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At FCC Forum, Panelists Label Open Radio Access Network Technology a ‘Cure-All’ to 5G Issues

Jericho Casper



Screenshot of the second panel at the FCC's forum on open RAN

September 15, 2020 — “Open Radio Access Networks can transform 5G network architecture, costs, and security,” Federal Communications Commission Chairman Ajit Pai said Monday during opening remarks at an all-day forum about this new technological buzzword O-RAN.

Pai argued that open RAN solutions would contribute to furthering American leadership in the 5G wireless standard. Open RAN is an alternative 5G technology that holds the potential to create connections between various radio access network components.

See “Advocates for New Wireless Technologies Claim Sooner Rollout, Explicate Exciting 5G Attributes,” Broadband Breakfast, September 15, 2020

A contributor to the second forum panel, Mariam Sorond, chief research and development officer of CableLabs, broke down the approach of open RAN technology when she said it disaggregates networks into smaller pieces, opens up network interfaces, and decouples hardware from software.

Other panelists said the new and largely unproven technology will serve to improve network interoperability between wired and wireline infrastructures, make network slicing easier, close the digital divide, and more.

Living up to the promise of the technology?

Whether open RAN technology can deliver on all of these somewhat ambiguous promises remains unknown. At its core, open RAN promises only to create interoperable connections between various radio access network components.

Little time during the forum was dedicated to describing how the FCC would serve as a catalyst in the deployment of open RAN. That scene seemed to suggest more FCC prioritization of wireless over wireline infrastructure.

Panelists consisted of all five FCC commissioners, experts representing leading firms, and top talent from higher education. Most maintained that open RAN technology would unbundle 5G network technology and solve variety problems.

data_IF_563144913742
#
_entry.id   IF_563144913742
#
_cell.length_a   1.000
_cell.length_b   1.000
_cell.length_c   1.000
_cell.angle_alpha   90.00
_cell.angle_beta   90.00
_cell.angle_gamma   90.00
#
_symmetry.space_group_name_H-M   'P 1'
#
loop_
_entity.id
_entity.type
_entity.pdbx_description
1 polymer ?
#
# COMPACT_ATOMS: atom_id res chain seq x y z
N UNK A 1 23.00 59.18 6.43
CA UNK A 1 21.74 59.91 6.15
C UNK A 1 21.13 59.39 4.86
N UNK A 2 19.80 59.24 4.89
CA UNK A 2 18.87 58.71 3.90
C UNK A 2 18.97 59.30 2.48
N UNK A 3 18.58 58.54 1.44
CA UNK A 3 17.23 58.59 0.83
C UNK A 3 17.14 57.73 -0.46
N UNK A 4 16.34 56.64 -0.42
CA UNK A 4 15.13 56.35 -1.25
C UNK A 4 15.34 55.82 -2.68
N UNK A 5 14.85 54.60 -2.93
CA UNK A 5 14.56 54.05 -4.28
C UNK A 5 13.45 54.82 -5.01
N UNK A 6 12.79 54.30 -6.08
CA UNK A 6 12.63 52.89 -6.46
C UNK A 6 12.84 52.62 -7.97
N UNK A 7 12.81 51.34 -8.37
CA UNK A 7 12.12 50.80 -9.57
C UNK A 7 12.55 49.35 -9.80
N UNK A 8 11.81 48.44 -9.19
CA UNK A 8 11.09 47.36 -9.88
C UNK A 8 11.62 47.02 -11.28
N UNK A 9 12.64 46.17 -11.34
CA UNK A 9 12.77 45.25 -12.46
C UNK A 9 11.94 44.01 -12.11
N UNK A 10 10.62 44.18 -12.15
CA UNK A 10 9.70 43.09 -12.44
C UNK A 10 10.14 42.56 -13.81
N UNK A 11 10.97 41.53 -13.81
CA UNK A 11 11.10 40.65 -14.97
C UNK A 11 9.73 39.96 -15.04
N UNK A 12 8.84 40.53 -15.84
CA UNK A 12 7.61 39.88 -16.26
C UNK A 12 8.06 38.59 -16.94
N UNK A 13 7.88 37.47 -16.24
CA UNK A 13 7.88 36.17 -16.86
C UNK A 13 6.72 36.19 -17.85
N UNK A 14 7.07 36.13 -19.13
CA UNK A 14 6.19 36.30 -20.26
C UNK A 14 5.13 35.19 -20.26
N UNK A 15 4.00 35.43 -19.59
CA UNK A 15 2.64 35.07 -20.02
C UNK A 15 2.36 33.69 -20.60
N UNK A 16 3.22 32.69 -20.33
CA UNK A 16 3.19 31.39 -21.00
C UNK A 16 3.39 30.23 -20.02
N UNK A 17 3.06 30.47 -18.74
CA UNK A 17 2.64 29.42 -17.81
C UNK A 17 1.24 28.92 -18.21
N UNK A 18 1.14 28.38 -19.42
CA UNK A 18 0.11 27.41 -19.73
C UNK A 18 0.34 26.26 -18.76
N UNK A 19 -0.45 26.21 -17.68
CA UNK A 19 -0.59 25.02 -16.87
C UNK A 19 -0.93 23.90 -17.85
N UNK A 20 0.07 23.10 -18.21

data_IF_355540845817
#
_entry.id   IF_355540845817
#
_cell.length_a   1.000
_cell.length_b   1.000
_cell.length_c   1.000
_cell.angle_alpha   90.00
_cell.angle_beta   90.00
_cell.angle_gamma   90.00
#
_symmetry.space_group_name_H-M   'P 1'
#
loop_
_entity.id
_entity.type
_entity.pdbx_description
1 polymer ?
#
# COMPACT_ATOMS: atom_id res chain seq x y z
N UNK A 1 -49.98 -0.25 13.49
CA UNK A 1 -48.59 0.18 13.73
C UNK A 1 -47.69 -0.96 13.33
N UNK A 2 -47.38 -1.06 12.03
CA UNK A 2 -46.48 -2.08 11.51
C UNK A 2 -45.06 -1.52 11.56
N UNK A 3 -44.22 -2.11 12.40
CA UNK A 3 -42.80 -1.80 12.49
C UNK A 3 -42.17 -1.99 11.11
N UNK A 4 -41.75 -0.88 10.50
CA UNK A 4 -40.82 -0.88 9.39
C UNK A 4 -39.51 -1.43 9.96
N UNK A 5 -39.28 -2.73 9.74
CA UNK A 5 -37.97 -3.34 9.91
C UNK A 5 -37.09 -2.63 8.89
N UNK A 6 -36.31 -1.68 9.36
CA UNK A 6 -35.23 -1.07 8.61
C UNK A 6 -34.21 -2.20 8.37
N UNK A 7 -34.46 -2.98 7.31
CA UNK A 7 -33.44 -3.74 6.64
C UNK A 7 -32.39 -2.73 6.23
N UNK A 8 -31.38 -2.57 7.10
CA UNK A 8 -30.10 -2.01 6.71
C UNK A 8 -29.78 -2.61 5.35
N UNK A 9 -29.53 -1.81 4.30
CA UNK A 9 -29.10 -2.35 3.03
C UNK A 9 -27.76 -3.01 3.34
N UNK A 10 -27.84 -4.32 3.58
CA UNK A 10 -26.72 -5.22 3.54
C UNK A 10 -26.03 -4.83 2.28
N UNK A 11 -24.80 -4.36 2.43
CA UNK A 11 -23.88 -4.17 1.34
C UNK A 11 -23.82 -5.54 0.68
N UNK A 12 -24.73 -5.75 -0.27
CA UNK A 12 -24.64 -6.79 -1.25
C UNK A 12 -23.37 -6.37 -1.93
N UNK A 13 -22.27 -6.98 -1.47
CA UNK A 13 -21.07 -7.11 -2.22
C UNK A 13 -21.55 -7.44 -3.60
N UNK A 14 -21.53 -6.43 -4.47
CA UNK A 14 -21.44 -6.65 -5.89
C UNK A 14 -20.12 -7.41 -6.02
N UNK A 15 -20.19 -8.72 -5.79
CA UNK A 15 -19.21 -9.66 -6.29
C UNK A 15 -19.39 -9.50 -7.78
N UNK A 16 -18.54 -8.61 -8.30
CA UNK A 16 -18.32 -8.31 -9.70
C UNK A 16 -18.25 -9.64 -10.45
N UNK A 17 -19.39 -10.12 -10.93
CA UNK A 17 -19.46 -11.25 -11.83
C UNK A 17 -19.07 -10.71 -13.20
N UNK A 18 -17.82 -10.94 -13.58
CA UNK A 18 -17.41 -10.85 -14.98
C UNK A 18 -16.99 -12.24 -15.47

How open RAN issues play into perceptions of national security and network security

Panelists assured that open RAN would improve network security.

U.S. Secretary of State Mike Pompeo brought up the danger of relying on Chinese suppliers, such as Huawei, for much of the equipment at the heart of American 5G networks. Pompeo said the security benefits and transparency behind open RAN technology are what excite him the most.

Soma Velayutham, general manager of telecom and 5G vertical at chipmaker Nvida, claimed that open RAN tech would make network slicing easier, which moves modern networks toward software-based automation and allows for the creation of multiple virtual networks atop a shared physical infrastructure.

Panelists further argued that open RAN tech would impact the monolithic industry of 5G, creating competition in what was previously a vertically-integrated market.

Traditionally, wireless networks rely on a closed architecture, in which a single vendor supplies all the components between the base stations and the core, yet open RAN promises to disrupt this, introducing opportunities for start-up competitors to become known names throughout the supply chain.

Open RAN tech aims to create a market that rewards innovation, yet incumbents have created an environment with incredibly high barriers to entry. Some panelists maintained there remains a lot of work to do to reestablish a “start-up culture” within the industry.

“Something will have to serve as a the catalyst,” concluded Mariam.


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